There is no such thing as "leftover cheese" but, if you are a cheese collector such as myself, you probably find yourself with little nubs and ends of various dairy treasures. You could keep making increasingly tiny cheese plates, or you could make fromage fort.
Photos by Claire Lower.
"Fromage fort" is French for "strong cheese", and it is perhaps one of my favourite spreads to make. It's kind of a
cheese choose your own adventure situation, with a different - but always delicious - outcome each time. There are no real rules here, you just need cheese, wine, garlic, butter and some herbs (if you have them).
Here we have some goat, a little taleggio, some Cabot cheddar, and a bit of Viamala.
Start by removing any inedible rinds and cutting the softer cheeses into small (1cm or so) cubes. Grate the harder cheeses and add everything to the bowl of your food processor, along with some wine, a couple of tablespoons of butter, a garlic clove or two, and a few sprigs of herb (parsley works best). You don't have to measure, but for 225g of cheese, I like to use:
- 30mL of white wine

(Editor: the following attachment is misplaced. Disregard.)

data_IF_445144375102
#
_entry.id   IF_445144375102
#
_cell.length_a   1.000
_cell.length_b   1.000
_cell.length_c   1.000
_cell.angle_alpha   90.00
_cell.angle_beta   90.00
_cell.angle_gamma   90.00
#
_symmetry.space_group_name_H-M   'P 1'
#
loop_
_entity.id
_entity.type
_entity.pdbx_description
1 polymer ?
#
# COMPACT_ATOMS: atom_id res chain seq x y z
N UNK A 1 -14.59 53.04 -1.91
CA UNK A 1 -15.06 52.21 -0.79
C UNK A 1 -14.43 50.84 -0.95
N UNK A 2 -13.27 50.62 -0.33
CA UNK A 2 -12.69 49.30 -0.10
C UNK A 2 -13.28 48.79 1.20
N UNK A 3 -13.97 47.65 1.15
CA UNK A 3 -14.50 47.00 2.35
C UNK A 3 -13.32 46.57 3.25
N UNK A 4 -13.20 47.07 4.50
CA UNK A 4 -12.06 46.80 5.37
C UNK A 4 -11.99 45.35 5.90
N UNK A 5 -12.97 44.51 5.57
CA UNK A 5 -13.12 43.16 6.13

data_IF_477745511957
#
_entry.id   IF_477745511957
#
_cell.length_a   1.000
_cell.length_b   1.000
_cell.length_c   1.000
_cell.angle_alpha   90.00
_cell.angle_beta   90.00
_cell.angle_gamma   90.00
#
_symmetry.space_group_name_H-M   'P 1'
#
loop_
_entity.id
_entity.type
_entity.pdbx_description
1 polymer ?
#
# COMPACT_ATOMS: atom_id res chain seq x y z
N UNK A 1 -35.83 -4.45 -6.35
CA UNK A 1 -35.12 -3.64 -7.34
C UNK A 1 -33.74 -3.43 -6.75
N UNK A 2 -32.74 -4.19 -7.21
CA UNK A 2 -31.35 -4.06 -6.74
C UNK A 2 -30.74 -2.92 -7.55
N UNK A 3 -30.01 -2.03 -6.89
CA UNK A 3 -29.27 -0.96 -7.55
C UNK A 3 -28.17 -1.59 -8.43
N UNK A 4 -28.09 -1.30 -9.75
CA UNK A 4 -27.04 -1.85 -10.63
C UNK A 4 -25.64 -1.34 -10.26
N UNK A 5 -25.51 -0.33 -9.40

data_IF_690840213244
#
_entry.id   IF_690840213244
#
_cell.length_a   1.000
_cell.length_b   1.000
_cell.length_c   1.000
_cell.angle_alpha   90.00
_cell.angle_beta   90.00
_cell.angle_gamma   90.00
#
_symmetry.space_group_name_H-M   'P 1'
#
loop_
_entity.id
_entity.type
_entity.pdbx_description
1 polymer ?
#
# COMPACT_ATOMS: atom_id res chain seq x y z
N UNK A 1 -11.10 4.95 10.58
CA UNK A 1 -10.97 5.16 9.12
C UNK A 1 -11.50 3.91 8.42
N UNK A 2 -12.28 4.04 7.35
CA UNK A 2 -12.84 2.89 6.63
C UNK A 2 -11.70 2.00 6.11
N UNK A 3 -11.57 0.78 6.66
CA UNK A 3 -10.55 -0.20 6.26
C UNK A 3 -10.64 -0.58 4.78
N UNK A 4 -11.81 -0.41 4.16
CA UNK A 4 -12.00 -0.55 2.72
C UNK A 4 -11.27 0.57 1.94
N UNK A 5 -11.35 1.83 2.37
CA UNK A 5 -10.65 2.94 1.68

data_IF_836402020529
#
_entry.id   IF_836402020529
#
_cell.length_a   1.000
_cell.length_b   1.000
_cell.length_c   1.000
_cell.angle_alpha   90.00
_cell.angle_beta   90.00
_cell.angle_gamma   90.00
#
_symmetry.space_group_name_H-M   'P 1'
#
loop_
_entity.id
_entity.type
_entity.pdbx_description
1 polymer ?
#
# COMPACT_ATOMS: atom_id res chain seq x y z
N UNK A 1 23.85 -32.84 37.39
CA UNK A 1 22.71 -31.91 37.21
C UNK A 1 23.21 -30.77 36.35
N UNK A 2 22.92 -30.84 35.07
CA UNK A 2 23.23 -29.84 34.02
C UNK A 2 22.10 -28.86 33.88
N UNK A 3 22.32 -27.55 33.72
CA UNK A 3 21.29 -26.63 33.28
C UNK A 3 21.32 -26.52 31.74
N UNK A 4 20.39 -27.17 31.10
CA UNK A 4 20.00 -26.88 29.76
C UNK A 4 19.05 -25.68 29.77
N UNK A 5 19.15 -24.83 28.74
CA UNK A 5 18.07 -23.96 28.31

- 2 tablespoons of butter
- 1 garlic clove
- A few sprigs of parsley
Of course, do not feel limited by any of the above. Want a little tang in your fromage? Add a dollop of sour cream or creme fraiche. Not feeling white wine? Add red, or even port; your cheese will still taste delicious, and it will be very pretty. Heck, a splash or vermouth wouldn't suck either. If you need some sweetness, drizzle in honey, or add a tablespoon of dried cranberries. There really is no wrong way to do this, and don't you let anyone tell you differently.
Anyway. Once everything is in the bowl, pulse it all together until you have a cohesive spread, scraping the sides of the bowl as needed to make sure everything is nice and smooth. You can serve it immediately, let it firm up in the fridge, or even roll it into a cheese ball. Fromage fort is great on crackers, chips and breads (especially if broiled), but I'm a big fan of smearing it on radishes. (Not for health reasons; I just really like radishes.)
This is part of Eating Trash With Claire, a Lifehacker series where Claire Lower convinces you to transform your kitchen scraps into something edible and delicious.